Jump to content


Photo

Elizabeth And Council


  • Please log in to reply
3 replies to this topic

#1 hermannjp

hermannjp
  • Student
  • 2 posts

Posted 02 February 2008 - 01:50 AM

I am doing my coursework on how great a control Elizabeth had over her councillors.
And I was curious whether there was any extra reading I cound find.

So far I have books like Haigh's Eliz I; AGR Smith Emergence of a nation state; MAR Graves Burghley; Read Secretary Cecil

But what I was really looking for was any work from Neale? or any other scholar who deals with Elizabeth-councillor relationship, any articles, websites, or a brief reading list will be much much appreciated.

Thank you for your time.

Sincerely,
Herman

PS/ if my essay is going to focus on Elizabeth and her councillors, is it appropriate that I deal with factionalism(which is the argument from Neale and other traditionalists that Elizabeth ruled by faction like a divide-and-rule approach)?
Obviously, not letting it be the dominant feature of the essay, but certainly of an appreciable portion.

#2 Miss Buxton

Miss Buxton
  • Moderating Teacher & Admin
  • 479 posts
  • Gender:Female

Posted 02 February 2008 - 06:38 PM

Hope these help.....


Try these:
Neale, J.E. Queen Elizabeth I: A Biography. London: Jonathan Cape, (1934) 1954 reprint.
Brimacombe, Peter. All the Queen's Men: The World of Elizabeth I. New York: St Martin's Press, 2000.
Elton, G.R. England under the Tudors. London: Routledge, 1991
Guy, John, Tudor England, Oxford 1988.
Lotherington, John, The Tudor Years, London 1994.
The Mid-Tudor Polity c.1540-1560 by Jennifer Loach, Robert Tittler

Saunders, Will. “Faction in the Reign of Elizabeth I.” History Review March 2004 Issue 48 accessed 29 Sep 2005. available from Academic Search Premier.
The article written by Will Saunders examines the role that factions played in the decision-making that occurred under Queen Elizabeth. The article describes what a faction is then looks at different interpretations of her reign and how she ruled her court by twentieth century writers such as John Neale, Simon Adams, Susan Doran, and John Guy and Steven Alford (together). Their descriptions of Elizabeth differ dramatically, with Doran defending that Elizabeth was a strong monarch that ruled very assertively while Neale argues that she was highly influenced and manipulated by her advisors. Saunders is the head of history at the Persy School for Girls in Cambridge.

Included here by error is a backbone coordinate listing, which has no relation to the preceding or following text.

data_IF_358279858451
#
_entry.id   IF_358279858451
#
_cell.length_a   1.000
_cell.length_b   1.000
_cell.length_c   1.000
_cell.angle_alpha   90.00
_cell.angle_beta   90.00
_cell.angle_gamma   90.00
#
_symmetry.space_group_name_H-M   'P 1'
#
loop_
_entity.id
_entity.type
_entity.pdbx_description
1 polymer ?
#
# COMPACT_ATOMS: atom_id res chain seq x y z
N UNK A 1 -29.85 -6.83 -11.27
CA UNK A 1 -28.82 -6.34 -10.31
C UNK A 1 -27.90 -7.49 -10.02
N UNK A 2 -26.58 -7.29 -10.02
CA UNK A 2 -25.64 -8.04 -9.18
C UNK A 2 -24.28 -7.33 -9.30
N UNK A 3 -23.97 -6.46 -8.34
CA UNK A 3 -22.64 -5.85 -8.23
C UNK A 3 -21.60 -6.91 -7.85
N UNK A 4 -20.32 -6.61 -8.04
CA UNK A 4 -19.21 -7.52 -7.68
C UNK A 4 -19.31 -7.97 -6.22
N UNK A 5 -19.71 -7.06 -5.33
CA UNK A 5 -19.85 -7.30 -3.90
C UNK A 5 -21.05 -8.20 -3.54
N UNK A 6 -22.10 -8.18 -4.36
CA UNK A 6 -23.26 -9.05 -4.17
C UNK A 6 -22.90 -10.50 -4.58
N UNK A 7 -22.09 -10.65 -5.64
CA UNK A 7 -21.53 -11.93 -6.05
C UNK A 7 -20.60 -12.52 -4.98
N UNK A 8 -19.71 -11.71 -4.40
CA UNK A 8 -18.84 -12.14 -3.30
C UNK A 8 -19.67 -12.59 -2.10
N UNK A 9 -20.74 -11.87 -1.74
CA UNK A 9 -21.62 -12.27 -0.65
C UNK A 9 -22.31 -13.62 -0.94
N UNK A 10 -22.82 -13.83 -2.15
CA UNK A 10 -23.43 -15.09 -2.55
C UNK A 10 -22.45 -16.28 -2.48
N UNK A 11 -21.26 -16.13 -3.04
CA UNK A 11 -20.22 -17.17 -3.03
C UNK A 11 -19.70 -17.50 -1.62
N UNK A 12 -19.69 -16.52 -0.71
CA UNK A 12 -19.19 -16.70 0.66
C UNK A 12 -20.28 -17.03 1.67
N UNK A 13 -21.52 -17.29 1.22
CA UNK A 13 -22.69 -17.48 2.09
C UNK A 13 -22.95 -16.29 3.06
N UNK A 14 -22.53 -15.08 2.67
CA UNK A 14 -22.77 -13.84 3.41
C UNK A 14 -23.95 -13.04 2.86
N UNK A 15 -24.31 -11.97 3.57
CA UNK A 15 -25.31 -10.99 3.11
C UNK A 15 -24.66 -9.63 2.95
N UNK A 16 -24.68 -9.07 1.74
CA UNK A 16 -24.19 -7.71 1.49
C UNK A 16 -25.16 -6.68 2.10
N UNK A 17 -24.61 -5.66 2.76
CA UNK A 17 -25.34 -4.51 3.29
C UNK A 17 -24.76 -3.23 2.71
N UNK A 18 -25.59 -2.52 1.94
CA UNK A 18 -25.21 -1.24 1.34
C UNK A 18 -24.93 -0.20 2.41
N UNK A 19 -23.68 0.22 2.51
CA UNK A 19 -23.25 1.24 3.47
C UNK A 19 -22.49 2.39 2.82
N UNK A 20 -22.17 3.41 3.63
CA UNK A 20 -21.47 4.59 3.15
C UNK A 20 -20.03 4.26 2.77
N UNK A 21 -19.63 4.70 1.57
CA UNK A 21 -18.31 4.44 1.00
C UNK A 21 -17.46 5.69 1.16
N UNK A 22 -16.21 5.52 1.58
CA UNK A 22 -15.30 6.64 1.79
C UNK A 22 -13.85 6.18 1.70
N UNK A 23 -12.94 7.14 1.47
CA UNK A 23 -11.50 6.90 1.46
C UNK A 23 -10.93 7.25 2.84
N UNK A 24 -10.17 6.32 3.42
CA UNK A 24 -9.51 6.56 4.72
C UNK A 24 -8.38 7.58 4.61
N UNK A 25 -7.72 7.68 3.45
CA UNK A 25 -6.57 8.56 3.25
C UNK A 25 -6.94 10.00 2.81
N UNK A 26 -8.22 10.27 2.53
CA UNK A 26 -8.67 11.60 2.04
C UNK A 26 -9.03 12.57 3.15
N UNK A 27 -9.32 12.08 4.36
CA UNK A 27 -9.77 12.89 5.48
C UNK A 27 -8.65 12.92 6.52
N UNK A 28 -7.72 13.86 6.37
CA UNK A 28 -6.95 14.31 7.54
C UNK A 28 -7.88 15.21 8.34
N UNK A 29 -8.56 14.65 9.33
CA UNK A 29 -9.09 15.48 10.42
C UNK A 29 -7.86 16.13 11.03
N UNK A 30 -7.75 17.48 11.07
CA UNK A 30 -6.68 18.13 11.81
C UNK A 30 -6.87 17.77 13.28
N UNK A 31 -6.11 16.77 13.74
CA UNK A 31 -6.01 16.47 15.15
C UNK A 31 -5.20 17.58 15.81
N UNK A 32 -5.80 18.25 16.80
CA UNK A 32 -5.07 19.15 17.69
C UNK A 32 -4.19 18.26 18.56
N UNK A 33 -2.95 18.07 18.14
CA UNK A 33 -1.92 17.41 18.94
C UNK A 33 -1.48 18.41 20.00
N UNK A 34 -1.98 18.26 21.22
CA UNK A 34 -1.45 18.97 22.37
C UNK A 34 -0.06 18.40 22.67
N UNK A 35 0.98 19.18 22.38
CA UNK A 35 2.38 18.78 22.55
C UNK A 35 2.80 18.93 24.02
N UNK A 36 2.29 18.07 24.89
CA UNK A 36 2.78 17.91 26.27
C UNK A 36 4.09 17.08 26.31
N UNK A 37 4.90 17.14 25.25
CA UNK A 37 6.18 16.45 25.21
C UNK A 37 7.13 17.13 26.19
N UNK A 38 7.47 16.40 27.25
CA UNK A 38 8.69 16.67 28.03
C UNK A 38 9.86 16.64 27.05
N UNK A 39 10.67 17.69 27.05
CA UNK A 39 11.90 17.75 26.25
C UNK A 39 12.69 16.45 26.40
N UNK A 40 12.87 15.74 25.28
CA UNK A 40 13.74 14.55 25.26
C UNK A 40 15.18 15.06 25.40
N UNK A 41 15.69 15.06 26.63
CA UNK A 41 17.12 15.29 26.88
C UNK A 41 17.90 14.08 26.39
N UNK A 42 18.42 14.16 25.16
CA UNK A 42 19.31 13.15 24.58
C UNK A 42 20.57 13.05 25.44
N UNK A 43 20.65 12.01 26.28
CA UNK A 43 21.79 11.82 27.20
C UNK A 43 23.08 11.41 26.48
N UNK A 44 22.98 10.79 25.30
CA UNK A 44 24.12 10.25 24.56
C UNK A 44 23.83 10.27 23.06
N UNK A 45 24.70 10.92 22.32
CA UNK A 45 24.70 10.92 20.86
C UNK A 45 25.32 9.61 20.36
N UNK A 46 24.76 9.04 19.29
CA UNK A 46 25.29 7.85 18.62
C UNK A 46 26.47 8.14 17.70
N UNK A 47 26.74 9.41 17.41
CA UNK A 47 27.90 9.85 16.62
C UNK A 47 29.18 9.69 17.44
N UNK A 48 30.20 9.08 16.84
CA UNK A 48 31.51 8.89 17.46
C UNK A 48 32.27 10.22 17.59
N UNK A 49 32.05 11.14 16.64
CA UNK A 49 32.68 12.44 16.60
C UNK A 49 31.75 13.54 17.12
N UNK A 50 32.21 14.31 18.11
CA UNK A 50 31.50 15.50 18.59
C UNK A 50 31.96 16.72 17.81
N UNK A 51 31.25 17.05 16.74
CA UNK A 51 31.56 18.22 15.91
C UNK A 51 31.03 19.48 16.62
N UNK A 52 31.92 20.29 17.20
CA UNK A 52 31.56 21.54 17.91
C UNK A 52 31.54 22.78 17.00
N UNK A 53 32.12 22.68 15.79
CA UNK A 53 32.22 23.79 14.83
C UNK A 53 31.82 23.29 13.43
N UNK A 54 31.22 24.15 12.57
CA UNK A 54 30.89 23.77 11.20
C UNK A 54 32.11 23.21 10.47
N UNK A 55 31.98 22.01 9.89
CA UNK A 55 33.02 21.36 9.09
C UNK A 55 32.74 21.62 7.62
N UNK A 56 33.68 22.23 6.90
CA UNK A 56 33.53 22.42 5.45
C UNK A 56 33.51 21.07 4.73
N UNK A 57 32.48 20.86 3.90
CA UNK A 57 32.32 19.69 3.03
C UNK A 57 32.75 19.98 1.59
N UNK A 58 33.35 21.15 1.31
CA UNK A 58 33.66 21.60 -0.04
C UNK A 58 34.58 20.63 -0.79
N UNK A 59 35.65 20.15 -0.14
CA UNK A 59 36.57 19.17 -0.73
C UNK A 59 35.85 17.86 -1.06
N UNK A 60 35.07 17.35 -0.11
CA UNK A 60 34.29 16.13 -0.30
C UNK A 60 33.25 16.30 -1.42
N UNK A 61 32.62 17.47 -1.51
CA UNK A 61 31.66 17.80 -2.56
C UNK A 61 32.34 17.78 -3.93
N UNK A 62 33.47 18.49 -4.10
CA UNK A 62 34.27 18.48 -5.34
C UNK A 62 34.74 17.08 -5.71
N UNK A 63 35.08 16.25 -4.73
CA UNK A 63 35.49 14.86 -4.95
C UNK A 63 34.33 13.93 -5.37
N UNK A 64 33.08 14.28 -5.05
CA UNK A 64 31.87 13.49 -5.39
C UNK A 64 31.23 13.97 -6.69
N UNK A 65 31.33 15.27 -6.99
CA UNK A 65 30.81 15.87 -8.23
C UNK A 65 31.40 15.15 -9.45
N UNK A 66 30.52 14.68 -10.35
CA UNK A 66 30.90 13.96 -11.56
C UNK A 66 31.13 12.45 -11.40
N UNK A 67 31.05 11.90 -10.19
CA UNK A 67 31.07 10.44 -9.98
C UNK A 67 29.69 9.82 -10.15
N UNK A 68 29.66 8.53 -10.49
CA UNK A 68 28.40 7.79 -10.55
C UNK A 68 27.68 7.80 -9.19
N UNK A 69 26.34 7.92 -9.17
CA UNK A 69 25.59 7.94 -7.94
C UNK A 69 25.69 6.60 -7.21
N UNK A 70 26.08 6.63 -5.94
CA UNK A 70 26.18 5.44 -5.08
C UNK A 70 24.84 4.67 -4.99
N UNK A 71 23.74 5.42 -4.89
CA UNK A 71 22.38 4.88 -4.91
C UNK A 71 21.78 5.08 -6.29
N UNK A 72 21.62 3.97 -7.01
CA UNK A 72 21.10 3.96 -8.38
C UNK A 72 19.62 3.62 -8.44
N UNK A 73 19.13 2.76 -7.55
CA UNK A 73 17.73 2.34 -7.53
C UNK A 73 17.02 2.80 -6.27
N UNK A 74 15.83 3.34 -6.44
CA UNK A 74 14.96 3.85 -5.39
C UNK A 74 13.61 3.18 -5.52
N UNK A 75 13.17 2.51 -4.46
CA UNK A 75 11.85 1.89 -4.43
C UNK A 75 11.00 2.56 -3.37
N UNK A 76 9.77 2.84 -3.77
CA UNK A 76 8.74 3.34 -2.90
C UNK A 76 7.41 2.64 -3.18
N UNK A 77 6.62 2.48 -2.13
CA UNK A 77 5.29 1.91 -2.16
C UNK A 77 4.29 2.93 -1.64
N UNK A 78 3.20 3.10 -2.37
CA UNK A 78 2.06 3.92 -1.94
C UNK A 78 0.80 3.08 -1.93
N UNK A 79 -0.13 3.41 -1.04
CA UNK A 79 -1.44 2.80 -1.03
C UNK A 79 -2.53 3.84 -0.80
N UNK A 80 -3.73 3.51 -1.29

How effective a monarch was Elizabeth I

http://journals.cambridge.org

http://www.johnguy.co.uk/history.

http://departments.k.../elizabeth.html

#3 hermannjp

hermannjp
  • Student
  • 2 posts

Posted 05 February 2008 - 04:53 PM

Thank you so much for your help!
Um. about the Neale biography - I understand that this is the 'classic' biography written about Elizabeth, and when flicking through it, there's too much narrative and not much criticisms and it is more or less hard to track his argument on Elizabeth and her skilful management, taking it in chronological order. I can look through and pick up some parts such as the controversial settlement, marriage amongst others, but is there particular sections of the book that I can employ usefully in my essay or is much of it for background knowledge?

Thank you again.

#4 MrJohnDClare

MrJohnDClare
  • Moderating Teacher & Admin
  • 5,339 posts
  • Gender:Male
  • Location:County Durham

Posted 05 February 2008 - 06:52 PM

I appreciate what you say about Neale.
So many of the 'groundbreaking' older books, when you go to look at them, are just FULL of narrative, and you wonder how anybody ever found the 'new ideas' amongst all the description.
(The one that gets me is John Terraine's revision of Haig in The Educated Soldier)

Consequently, I think you are quite correct to approach Nele in the way you have, and - rather than trying to see his 'thesis' amidst all the facts - pick up the main points from either this wikipedia article, or from a historiogrpahical introduction in a more modern book. The just skim-read (index-read) relevant chunks of Neale for a good quote or two.




0 user(s) are reading this topic

0 members, 0 guests, 0 anonymous users